Sony a7ii Stolen
On June 8th, 2019, my Sony a7ii was stolen from the employee locker-room at The Barberry, while I was working. It was taken sometime between 6-8:40pm, probably around 8pm. The serial number is:
I am offering a $450 reward for the camera and photos. It's incredibly unlikely that I'll ever get it back, but if you ever end up owning this Sony a7ii, I want you to know that it's a stolen camera. I would appreciate having your help in re-tracing to the person that sold it to you, so I can prosecute them.
I lost a lot of important photos, along with my backpack, wallet, iPhone, USB drive, and some other random stuff. I got my phone back, because I put it into lost-mode, and listed someone's number to call if it was found. There's no good reason to steal iPhones. If your phone is locked, nobody can resell it, and they just dump the phone. It was found at a park bench in McMinnville, presumably the dragon park by the public library.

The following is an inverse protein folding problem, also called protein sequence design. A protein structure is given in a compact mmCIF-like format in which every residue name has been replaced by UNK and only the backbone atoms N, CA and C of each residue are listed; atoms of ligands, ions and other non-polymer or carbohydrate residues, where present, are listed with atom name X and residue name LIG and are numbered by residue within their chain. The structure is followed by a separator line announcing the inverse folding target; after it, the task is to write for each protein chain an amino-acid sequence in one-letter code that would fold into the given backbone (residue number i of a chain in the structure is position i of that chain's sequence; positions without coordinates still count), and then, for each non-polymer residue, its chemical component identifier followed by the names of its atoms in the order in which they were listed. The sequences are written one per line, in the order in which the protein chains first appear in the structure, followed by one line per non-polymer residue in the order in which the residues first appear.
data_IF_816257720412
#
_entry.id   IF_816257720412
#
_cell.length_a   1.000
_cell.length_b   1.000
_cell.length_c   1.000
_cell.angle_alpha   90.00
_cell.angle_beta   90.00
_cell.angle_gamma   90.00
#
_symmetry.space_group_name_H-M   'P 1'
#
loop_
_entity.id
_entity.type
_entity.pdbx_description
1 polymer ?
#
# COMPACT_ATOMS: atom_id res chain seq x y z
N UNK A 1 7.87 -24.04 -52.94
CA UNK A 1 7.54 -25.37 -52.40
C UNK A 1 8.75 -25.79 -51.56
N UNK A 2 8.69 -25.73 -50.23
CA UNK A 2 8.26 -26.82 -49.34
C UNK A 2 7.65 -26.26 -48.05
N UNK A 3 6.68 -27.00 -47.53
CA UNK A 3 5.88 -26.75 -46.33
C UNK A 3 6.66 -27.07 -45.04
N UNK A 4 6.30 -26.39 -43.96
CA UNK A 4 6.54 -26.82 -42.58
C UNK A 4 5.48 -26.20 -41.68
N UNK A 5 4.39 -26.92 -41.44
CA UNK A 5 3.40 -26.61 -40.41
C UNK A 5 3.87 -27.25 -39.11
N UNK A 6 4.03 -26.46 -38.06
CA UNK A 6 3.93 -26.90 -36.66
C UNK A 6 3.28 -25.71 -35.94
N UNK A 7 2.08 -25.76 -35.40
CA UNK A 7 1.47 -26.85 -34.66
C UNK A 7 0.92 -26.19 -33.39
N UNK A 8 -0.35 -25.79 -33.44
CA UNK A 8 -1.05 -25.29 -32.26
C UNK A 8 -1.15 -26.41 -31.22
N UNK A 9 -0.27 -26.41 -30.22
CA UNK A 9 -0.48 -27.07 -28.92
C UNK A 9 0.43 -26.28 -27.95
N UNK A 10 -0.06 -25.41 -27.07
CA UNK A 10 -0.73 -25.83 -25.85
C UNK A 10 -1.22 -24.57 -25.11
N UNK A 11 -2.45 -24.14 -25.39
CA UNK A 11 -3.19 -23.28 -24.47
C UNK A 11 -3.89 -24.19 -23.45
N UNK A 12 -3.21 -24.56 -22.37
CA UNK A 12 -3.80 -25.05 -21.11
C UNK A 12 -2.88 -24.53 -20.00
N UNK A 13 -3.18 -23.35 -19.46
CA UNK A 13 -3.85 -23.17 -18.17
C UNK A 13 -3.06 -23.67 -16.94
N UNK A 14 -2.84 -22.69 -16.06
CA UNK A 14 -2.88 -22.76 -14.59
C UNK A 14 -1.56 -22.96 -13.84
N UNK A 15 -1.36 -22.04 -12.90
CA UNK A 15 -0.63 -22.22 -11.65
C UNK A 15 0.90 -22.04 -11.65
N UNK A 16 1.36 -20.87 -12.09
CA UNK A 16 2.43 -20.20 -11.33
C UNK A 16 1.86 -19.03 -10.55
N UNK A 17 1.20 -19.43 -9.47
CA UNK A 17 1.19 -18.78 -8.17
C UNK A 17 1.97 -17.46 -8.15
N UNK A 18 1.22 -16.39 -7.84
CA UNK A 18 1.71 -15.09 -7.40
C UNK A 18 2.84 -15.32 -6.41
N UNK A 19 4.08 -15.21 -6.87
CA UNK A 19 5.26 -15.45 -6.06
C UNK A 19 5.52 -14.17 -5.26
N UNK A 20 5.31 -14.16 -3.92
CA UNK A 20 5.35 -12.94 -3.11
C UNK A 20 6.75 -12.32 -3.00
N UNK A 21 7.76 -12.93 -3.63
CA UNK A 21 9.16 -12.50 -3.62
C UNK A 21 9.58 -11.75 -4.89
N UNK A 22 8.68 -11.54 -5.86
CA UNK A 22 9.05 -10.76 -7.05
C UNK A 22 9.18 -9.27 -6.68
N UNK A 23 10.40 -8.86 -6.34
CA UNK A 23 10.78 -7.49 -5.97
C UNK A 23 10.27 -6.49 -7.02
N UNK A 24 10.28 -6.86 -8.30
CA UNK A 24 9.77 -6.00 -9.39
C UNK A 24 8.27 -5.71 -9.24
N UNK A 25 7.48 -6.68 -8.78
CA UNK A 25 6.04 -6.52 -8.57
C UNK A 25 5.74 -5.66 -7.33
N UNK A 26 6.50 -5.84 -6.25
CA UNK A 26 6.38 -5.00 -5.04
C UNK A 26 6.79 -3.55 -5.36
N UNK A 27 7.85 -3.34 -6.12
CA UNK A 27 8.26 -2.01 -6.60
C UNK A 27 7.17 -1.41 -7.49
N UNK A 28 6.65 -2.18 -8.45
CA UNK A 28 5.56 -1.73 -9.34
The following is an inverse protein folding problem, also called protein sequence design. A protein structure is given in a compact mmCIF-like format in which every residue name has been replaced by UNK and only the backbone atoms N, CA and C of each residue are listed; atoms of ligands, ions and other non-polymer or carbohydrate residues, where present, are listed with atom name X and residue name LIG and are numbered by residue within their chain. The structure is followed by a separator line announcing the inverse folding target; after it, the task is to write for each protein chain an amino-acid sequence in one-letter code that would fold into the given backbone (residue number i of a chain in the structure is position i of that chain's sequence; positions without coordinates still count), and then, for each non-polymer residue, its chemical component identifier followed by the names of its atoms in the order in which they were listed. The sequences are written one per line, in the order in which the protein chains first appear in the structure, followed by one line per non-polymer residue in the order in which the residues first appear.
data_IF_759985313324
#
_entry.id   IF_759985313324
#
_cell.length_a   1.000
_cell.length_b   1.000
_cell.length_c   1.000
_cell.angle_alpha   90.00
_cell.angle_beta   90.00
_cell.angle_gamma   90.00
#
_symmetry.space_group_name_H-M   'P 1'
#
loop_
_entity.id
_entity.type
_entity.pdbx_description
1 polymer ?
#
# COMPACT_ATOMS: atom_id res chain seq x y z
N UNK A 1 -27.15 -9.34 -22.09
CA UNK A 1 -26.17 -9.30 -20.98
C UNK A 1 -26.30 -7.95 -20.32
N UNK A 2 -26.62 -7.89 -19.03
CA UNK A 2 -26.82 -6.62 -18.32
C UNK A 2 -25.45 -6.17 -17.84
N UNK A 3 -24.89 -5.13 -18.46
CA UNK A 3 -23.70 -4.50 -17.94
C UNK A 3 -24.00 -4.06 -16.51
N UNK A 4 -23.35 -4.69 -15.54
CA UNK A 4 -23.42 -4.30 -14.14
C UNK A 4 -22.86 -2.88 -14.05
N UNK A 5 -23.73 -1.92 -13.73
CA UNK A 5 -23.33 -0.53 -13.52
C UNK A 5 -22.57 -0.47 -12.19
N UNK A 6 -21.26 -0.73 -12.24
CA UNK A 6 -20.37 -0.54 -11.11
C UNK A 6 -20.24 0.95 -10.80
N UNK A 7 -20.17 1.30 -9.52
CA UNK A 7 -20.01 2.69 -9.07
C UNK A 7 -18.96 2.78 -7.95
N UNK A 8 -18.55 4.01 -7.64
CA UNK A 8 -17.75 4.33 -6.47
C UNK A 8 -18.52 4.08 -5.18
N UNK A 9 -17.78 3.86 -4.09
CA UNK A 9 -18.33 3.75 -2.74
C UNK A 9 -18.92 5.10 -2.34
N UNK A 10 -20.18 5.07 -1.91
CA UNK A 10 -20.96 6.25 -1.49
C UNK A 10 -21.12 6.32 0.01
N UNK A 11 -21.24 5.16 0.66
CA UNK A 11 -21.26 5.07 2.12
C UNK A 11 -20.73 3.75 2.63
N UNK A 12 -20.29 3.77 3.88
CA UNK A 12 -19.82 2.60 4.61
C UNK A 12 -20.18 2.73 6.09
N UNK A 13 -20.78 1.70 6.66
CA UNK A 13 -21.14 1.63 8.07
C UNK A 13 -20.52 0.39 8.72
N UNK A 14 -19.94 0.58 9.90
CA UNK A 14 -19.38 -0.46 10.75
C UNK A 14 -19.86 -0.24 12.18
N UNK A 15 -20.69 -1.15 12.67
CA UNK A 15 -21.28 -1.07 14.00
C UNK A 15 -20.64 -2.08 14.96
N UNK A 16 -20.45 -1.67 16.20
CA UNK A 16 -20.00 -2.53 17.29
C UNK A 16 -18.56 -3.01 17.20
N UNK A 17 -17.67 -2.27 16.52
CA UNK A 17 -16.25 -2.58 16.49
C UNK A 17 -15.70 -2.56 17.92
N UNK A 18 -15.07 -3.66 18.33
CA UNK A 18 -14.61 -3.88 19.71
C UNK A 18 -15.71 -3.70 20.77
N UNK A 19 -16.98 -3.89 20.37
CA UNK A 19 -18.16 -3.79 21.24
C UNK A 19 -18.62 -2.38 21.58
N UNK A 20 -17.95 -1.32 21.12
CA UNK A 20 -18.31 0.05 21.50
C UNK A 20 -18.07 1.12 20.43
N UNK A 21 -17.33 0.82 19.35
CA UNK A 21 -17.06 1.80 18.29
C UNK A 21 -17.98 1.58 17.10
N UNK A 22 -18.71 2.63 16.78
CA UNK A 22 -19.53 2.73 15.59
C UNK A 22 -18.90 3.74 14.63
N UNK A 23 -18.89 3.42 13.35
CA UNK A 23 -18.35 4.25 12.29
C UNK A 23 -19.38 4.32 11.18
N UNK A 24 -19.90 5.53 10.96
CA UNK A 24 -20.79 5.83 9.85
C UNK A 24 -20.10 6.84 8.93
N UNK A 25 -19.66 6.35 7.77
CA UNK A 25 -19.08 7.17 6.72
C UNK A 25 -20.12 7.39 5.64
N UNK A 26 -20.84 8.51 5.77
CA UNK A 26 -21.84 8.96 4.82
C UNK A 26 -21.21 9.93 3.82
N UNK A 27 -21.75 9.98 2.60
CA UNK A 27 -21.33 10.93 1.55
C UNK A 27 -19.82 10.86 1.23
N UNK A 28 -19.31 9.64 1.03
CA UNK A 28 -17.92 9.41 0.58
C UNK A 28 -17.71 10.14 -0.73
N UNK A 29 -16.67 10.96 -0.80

I don't know why platforms like Craigslist, eBay, Facebook, or OfferUp don't require serial numbers to be posted. Just the other night, I saw a stolen a7ii camera on eBay with the serial number blurred out of the photos. It was being sold without any papers, box, lens, batteries, or original items. It was just a body that someone was trying to dump quickly online, and eBay is complicit for tolerating this bullshit. And our legislators are failing to regulate e-commerce platforms, allowing thieves to easily sell stolen goods.
It's hard to find things online, because there are so many different ways people describe items. You don't know if you should search for "a7ii" or "a7 ii." And there's always the possibility for someone to inaccurately describe a camera to avoid being caught. Anyway, fuck the internet and fuck thieves and legislators who don't regulate important issues. Pawn shops have to co-operate with the police and monitor for stolen goods, but online platforms aren't subject to the same regulations. This seems unfair and inconsistent.